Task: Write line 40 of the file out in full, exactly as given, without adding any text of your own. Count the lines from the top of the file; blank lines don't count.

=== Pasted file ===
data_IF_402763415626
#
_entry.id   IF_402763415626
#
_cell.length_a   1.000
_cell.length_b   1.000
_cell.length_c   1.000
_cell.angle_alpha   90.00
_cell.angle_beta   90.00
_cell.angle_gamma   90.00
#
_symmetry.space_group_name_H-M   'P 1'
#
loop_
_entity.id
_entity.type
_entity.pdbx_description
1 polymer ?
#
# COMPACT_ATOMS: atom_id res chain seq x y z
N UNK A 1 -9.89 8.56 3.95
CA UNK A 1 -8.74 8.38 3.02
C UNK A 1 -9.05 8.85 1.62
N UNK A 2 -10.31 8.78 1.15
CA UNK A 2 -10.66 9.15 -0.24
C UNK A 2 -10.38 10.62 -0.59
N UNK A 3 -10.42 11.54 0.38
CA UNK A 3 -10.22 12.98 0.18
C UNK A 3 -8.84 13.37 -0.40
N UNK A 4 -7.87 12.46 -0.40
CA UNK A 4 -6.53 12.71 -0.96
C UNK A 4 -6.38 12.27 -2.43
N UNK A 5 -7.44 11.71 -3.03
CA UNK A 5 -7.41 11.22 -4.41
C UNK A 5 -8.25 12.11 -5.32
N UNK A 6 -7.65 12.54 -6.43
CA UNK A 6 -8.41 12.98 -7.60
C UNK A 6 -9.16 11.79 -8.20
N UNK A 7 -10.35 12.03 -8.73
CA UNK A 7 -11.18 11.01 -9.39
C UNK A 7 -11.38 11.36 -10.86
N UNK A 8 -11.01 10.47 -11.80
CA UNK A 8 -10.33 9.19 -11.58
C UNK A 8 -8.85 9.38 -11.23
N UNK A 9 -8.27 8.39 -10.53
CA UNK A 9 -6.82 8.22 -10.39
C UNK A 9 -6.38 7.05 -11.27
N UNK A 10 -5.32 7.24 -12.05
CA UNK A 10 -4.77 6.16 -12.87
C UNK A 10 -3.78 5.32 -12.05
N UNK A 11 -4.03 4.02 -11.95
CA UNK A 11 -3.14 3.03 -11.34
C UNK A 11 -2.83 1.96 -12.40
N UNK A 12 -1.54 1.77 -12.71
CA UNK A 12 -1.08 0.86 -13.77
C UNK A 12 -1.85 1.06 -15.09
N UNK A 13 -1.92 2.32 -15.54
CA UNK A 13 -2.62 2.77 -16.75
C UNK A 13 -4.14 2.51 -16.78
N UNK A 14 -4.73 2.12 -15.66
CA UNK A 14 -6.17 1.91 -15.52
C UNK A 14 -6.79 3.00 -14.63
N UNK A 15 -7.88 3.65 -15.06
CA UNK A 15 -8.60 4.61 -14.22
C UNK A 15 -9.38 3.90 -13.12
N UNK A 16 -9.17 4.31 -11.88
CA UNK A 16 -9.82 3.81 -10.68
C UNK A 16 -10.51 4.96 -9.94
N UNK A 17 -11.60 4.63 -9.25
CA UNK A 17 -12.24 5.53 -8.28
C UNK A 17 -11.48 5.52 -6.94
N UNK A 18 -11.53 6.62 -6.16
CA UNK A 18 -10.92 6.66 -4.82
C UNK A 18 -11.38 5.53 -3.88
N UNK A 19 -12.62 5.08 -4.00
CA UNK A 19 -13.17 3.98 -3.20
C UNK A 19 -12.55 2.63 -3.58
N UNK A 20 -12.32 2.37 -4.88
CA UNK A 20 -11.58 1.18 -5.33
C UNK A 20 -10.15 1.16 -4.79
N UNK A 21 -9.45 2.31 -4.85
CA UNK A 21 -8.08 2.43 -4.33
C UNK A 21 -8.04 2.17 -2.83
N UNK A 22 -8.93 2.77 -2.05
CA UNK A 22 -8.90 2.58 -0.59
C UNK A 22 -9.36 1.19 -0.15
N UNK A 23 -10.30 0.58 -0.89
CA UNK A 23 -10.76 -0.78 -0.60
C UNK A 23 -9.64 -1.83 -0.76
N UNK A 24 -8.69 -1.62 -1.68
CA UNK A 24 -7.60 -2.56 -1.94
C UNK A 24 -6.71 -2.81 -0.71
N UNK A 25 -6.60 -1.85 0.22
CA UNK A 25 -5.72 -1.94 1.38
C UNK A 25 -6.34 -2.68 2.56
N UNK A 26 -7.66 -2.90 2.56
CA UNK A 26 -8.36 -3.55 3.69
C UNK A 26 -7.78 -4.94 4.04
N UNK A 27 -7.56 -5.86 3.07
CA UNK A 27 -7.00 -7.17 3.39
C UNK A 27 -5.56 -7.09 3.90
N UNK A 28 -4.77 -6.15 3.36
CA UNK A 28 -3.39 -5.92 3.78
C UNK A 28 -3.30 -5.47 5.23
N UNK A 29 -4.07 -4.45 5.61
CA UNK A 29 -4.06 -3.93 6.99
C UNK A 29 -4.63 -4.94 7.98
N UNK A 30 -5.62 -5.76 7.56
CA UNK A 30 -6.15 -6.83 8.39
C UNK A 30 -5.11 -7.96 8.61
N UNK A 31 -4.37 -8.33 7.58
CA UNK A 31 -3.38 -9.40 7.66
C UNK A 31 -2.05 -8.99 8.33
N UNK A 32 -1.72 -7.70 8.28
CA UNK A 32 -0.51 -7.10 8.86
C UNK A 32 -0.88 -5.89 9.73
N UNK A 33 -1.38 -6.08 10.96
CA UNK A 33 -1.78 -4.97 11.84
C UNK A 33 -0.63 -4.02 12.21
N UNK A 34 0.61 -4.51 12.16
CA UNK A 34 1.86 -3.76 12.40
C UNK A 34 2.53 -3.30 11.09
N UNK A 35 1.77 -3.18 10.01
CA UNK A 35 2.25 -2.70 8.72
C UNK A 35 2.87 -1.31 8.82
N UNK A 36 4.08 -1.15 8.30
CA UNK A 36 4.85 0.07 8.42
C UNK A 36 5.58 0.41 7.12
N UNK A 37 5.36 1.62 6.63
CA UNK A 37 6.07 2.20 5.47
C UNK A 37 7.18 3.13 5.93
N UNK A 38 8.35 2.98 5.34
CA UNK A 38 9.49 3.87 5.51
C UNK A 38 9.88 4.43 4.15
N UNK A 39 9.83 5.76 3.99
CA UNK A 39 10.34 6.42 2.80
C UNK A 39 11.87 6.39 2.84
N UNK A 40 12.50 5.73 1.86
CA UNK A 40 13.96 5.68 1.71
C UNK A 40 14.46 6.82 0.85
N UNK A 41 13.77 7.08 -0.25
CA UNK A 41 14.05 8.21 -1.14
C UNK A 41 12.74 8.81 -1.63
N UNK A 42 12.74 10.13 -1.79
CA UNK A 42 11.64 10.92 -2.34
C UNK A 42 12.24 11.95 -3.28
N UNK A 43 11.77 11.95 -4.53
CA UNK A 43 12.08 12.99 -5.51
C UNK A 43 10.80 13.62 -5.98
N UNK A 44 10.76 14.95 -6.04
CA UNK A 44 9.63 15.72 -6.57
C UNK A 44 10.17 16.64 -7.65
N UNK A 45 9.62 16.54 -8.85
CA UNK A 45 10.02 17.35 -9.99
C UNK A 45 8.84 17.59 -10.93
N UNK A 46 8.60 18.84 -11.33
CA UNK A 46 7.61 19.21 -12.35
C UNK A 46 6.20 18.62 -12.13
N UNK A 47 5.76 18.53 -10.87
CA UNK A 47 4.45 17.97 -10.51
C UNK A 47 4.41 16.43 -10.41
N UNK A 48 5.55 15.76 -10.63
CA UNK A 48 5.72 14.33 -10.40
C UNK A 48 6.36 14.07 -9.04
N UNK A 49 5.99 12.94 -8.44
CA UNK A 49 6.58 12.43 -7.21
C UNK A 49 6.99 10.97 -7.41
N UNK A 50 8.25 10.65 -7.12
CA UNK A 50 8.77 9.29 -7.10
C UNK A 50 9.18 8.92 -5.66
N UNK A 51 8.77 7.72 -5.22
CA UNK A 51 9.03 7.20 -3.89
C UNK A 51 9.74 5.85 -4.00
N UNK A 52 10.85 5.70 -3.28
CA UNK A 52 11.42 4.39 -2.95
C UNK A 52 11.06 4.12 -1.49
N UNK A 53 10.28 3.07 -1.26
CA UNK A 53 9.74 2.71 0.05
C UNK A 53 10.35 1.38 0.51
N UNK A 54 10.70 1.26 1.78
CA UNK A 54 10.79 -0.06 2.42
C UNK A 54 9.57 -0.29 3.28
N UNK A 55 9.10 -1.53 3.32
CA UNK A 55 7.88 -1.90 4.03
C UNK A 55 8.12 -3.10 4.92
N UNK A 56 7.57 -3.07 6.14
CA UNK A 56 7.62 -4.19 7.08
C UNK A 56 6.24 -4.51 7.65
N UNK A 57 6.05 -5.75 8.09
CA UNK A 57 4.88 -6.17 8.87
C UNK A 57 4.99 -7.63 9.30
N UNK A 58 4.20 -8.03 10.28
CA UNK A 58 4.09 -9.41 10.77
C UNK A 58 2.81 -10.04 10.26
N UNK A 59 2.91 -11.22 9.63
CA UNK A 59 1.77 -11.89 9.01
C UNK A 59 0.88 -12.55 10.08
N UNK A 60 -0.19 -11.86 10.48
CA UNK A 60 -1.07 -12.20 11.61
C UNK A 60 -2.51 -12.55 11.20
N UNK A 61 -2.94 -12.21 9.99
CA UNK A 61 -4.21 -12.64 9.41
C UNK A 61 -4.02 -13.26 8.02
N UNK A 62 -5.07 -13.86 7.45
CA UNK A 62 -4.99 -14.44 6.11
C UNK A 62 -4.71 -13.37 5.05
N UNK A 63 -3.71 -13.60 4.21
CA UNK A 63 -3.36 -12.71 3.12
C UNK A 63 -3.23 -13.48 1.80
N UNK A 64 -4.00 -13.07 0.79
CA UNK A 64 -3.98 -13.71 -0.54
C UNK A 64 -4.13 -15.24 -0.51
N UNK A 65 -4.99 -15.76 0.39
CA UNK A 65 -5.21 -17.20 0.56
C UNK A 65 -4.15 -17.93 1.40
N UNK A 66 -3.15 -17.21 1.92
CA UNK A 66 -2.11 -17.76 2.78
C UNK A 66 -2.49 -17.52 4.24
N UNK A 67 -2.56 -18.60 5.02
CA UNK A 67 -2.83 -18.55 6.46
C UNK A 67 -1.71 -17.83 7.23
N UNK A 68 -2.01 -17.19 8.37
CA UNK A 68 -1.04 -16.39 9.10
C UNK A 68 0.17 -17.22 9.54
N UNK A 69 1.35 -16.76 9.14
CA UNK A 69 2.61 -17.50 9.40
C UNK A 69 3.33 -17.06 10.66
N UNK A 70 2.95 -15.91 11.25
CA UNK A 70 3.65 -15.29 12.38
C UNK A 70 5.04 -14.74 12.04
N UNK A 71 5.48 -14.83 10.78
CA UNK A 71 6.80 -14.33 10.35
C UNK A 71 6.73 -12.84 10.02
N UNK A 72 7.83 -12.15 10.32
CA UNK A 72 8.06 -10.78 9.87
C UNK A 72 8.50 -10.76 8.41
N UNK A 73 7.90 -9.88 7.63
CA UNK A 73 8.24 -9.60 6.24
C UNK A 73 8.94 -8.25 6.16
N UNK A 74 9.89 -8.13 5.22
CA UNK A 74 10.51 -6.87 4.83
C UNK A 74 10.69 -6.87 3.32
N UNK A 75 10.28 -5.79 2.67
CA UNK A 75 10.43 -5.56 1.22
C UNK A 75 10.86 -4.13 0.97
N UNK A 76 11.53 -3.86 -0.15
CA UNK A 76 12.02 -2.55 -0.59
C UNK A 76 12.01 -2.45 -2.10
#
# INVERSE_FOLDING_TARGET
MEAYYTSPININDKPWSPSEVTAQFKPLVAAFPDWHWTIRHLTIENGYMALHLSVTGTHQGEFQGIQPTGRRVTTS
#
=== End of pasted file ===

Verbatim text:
CA UNK A 7 -11.18 11.01 -9.39